The Ulugh Beg Madrasa is the oldest Madrasa on Registan Square in Samarkand and was built between 1417-1420 by the Temurid ruler and astronomer Ulugh Beg. The construction of this structure and later the observatory brought Samarkand fame as one of the most important scientific centres of the medieval Orient.
Ulugh Beg Madrasa was built in the western part of Registan Square, some years later Ulugh Beg Khanaka was built in front of it and the northern side was occupied by a caravanserai. The last two buildings existed for about two centuries and then at the beginning of the XVII century the Madrasa Sherdor and the Madrasa Tilla-Kari appeared in their place.
The rectangular Madrasa had four aywan and a square courtyard with deep niches around its perimeter leading to the rooms where the students lived. The back of the courtyard was occupied by a mosque and above the corner classrooms of the Madrasa there were four domes and four minarets at the corners of the building. The building faces the square with a majestic oriental portal with a high pointed arch, above which there is a mosaic panel with geometric ornamentation of coloured bricks, irrigation and carved ceramics.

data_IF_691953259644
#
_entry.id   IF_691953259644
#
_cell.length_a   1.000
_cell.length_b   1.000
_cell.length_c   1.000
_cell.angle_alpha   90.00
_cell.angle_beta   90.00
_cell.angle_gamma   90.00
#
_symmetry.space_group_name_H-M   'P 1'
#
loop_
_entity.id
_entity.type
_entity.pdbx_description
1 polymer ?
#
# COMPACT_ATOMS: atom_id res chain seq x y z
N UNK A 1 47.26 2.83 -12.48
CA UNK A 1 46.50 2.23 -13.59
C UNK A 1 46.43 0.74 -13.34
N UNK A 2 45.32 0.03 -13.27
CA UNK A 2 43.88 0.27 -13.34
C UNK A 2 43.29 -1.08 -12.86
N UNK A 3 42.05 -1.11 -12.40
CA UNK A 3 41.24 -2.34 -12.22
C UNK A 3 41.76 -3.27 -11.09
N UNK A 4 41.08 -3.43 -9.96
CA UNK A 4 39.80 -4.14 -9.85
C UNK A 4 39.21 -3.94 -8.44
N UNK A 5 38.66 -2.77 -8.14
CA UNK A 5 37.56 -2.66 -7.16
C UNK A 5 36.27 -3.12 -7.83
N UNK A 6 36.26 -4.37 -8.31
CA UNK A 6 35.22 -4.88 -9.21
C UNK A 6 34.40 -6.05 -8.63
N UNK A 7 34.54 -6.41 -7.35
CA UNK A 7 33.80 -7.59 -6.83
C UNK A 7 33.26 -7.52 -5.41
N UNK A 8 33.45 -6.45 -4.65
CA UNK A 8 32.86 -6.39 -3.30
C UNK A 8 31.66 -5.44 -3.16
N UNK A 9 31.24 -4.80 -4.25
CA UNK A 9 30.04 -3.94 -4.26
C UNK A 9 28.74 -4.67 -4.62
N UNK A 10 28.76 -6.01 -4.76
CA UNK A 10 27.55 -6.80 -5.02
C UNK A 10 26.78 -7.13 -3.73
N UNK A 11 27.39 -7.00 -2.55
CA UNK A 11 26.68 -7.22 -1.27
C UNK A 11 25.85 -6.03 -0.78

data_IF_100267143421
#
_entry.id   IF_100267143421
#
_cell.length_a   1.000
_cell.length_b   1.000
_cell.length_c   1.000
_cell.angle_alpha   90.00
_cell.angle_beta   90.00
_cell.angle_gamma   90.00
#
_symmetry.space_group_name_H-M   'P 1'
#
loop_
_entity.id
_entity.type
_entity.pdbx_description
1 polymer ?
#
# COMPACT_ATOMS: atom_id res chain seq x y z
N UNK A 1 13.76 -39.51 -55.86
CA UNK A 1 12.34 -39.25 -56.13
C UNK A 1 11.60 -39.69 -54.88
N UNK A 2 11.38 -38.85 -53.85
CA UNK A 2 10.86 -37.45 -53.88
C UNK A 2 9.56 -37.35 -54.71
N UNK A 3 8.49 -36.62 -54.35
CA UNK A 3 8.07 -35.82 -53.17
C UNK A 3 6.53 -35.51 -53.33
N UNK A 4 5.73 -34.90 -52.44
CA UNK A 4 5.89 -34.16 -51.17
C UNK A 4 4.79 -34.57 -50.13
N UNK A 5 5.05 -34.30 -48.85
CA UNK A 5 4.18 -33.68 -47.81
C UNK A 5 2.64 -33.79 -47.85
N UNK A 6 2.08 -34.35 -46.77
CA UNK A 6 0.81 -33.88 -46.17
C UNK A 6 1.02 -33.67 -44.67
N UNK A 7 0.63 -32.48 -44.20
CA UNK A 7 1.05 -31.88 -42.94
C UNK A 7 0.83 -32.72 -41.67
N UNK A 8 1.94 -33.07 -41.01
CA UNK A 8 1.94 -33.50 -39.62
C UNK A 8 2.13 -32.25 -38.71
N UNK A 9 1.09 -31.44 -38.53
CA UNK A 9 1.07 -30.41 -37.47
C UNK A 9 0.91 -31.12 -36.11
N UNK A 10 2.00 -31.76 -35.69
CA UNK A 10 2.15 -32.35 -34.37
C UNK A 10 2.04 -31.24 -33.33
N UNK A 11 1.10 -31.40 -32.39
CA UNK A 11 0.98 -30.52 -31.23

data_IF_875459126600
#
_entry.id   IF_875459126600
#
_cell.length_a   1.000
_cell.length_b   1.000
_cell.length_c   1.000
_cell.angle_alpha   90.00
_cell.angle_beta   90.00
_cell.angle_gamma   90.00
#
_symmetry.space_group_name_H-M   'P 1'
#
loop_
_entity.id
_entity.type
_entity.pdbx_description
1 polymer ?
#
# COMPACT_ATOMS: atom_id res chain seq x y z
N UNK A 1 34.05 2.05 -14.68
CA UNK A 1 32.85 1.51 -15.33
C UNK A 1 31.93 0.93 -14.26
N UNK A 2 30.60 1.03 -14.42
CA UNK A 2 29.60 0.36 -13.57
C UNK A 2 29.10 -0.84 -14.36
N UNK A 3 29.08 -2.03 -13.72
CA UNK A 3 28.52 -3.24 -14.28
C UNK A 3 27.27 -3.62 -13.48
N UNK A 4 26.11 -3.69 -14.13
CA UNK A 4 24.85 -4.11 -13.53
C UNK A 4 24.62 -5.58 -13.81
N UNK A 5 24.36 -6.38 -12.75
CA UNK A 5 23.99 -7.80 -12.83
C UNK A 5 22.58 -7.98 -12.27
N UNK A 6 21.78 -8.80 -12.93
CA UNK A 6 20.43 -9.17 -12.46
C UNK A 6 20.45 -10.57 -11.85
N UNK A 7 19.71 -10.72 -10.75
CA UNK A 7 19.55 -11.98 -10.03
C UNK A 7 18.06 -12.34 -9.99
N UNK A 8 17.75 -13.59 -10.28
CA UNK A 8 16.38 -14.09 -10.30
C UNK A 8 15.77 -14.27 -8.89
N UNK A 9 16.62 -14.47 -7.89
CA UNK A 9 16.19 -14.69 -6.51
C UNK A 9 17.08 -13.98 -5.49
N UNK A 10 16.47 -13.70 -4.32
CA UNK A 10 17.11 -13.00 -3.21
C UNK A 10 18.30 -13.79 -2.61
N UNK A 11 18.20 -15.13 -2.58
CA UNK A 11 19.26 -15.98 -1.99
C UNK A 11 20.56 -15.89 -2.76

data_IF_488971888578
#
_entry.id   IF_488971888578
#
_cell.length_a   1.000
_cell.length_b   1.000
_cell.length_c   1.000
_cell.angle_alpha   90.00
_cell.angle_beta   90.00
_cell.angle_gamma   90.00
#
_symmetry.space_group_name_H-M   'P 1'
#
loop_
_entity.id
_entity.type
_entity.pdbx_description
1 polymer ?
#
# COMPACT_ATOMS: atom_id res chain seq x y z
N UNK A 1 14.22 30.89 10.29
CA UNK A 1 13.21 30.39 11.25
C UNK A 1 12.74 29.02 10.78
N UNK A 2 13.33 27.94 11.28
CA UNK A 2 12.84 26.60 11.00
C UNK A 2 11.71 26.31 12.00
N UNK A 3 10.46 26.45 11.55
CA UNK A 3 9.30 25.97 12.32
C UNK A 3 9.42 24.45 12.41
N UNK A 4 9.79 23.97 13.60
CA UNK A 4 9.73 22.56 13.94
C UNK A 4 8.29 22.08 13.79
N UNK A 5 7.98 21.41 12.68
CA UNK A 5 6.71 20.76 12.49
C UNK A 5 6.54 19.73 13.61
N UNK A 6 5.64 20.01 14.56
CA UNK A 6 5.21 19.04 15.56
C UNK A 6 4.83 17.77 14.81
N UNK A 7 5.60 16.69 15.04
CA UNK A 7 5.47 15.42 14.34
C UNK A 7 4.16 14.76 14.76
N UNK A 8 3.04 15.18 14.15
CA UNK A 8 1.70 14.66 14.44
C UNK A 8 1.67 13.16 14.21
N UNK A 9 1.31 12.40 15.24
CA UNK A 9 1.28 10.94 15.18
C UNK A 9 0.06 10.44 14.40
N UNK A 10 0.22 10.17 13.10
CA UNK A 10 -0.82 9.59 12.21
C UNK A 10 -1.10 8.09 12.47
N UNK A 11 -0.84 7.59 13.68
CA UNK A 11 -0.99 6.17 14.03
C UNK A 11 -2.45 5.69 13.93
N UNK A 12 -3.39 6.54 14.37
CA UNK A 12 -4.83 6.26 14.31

The Ulugh Beg Madrasa in Samarkand was one of the best spiritual universities of the Muslim Orient in the XV century. According to the legend the famous poet, scientist and philosopher Abdurakhman Jami studied there. Lectures on mathematics, geometry, logic, natural sciences, teachings on man and world view and theology were given by famous scientists of that time: Kazizade ar-Rumi, Jemshid Giyas ad-Din al-Kashi, al-Kushchi and Ulugh Beg himself.